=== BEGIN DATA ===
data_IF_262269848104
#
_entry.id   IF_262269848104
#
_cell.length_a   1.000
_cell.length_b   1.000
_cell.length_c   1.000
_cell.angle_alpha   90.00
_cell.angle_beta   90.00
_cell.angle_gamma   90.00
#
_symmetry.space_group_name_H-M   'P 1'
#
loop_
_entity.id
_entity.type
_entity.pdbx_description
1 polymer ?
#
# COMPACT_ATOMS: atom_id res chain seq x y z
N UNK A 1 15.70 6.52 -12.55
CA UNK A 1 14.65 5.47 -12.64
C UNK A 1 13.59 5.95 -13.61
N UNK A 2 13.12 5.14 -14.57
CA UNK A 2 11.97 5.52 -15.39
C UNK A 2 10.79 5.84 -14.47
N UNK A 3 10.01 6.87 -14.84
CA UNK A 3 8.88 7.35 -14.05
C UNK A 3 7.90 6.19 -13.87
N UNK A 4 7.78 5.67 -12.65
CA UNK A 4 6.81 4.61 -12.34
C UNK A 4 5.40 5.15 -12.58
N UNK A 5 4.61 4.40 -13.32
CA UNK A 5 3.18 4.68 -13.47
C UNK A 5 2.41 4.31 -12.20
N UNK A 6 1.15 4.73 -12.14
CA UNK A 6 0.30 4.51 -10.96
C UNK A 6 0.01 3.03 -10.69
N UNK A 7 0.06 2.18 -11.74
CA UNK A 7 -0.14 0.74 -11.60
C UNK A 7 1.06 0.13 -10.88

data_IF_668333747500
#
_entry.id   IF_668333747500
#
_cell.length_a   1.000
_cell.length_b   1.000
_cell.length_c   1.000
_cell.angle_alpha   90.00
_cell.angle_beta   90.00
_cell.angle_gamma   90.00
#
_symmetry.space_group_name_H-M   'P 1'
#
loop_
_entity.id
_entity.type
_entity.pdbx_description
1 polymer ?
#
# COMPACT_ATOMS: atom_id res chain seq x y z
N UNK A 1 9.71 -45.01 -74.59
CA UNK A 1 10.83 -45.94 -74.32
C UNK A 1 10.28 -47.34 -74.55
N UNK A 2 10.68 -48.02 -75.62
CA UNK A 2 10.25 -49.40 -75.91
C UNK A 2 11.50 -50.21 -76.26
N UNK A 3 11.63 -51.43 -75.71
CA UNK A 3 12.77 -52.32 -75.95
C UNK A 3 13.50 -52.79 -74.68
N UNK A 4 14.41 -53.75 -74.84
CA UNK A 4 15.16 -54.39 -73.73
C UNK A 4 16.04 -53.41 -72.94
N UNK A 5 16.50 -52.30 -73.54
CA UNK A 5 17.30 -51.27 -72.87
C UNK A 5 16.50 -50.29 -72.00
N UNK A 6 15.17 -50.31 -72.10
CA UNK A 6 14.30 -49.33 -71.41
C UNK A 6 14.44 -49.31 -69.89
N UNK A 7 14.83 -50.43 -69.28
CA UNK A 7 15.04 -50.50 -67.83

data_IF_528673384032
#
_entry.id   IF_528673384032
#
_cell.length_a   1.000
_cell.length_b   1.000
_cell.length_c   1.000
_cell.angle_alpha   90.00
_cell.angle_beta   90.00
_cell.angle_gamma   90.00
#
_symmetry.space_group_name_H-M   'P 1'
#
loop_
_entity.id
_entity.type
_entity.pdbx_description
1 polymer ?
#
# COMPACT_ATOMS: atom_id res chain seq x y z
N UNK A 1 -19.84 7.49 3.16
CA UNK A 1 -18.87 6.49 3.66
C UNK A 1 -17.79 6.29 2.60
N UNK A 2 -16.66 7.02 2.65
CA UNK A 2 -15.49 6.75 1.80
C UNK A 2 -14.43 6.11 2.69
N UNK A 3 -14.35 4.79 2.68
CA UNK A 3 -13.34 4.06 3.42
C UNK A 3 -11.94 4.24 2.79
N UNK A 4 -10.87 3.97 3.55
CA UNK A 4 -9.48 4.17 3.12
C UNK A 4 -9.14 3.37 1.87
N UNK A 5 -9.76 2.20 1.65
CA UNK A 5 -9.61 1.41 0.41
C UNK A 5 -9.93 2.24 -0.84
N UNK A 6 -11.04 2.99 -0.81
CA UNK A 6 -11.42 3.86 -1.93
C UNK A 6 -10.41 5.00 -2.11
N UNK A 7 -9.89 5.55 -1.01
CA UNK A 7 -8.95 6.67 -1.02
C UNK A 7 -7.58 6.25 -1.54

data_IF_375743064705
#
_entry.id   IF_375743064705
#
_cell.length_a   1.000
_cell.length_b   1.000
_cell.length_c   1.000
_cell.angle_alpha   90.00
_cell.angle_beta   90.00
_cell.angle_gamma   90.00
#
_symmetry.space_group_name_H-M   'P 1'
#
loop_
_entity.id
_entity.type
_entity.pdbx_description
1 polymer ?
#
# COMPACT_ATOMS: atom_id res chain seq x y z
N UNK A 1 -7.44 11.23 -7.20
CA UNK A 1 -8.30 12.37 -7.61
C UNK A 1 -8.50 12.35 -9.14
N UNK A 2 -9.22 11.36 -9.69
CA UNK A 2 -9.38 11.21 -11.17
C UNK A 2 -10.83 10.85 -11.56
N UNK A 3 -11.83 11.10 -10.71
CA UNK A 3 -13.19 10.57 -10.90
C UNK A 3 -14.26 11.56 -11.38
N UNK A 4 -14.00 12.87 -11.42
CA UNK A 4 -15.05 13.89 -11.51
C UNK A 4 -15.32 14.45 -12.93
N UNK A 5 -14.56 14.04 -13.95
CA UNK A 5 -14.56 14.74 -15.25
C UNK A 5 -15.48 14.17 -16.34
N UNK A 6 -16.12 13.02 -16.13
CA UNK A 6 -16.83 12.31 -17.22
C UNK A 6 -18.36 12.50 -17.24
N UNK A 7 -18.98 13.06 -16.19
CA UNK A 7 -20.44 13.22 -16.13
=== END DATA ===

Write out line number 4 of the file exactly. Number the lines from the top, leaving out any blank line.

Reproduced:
#